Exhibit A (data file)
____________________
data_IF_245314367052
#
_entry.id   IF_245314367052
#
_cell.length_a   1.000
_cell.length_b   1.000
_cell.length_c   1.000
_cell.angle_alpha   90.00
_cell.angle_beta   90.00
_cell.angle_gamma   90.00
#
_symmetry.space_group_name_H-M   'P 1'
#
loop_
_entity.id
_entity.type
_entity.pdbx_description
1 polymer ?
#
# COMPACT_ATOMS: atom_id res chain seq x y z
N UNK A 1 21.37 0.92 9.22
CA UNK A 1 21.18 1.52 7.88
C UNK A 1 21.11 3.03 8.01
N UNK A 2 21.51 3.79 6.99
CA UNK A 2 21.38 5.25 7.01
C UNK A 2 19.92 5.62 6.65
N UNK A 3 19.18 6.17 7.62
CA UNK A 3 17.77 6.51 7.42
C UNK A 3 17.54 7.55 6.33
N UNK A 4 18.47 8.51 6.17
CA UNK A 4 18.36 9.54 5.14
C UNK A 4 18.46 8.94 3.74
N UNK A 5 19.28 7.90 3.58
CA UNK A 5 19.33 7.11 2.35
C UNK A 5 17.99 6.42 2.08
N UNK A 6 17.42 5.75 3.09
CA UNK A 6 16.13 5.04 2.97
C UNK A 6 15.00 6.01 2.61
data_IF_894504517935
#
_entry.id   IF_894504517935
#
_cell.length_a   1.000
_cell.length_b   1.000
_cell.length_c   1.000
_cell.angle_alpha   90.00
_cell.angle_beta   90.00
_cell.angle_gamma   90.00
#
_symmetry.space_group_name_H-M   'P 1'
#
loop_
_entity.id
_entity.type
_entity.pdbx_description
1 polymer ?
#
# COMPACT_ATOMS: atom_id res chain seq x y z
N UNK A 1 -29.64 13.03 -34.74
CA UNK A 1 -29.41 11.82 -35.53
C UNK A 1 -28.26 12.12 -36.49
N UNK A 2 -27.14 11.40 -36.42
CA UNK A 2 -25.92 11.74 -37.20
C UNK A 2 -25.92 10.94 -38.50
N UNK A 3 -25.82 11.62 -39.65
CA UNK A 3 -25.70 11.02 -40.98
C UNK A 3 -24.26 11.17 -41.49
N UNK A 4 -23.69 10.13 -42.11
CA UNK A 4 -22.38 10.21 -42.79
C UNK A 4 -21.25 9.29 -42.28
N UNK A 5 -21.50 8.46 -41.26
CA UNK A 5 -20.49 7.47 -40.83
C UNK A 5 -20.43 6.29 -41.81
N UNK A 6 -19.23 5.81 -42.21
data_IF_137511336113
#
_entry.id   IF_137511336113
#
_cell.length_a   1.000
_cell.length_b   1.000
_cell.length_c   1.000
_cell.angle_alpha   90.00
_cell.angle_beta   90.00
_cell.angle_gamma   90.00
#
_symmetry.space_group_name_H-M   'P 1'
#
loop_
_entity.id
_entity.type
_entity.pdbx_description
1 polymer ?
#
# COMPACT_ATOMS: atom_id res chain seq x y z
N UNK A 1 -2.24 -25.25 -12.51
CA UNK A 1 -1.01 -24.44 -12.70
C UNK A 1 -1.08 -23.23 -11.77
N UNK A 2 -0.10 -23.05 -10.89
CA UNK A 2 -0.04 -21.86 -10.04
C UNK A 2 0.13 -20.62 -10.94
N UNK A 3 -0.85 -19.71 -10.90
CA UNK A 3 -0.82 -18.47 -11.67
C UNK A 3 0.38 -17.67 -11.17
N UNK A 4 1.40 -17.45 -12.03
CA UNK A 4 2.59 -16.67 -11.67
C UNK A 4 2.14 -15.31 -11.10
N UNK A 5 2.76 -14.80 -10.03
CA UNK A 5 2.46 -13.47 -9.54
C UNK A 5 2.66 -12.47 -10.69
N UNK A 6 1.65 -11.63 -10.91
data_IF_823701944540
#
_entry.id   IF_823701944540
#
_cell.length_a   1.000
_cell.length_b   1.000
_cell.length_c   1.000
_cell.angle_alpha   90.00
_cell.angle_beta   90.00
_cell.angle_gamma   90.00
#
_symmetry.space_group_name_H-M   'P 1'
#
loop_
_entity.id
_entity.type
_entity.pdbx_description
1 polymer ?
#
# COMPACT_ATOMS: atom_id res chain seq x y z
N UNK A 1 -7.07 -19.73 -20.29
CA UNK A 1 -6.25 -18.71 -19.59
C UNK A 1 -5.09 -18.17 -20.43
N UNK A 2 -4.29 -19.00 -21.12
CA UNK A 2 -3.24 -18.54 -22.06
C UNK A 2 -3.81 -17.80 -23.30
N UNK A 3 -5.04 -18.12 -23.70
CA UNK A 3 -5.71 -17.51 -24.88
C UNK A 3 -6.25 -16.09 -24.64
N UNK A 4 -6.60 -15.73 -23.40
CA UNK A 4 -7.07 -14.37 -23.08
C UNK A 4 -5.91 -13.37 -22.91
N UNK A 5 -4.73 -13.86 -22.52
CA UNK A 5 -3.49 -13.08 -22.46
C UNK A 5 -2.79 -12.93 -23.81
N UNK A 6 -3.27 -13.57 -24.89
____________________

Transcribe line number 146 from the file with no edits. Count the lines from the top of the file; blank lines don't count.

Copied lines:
N UNK A 6 -3.27 -13.57 -24.89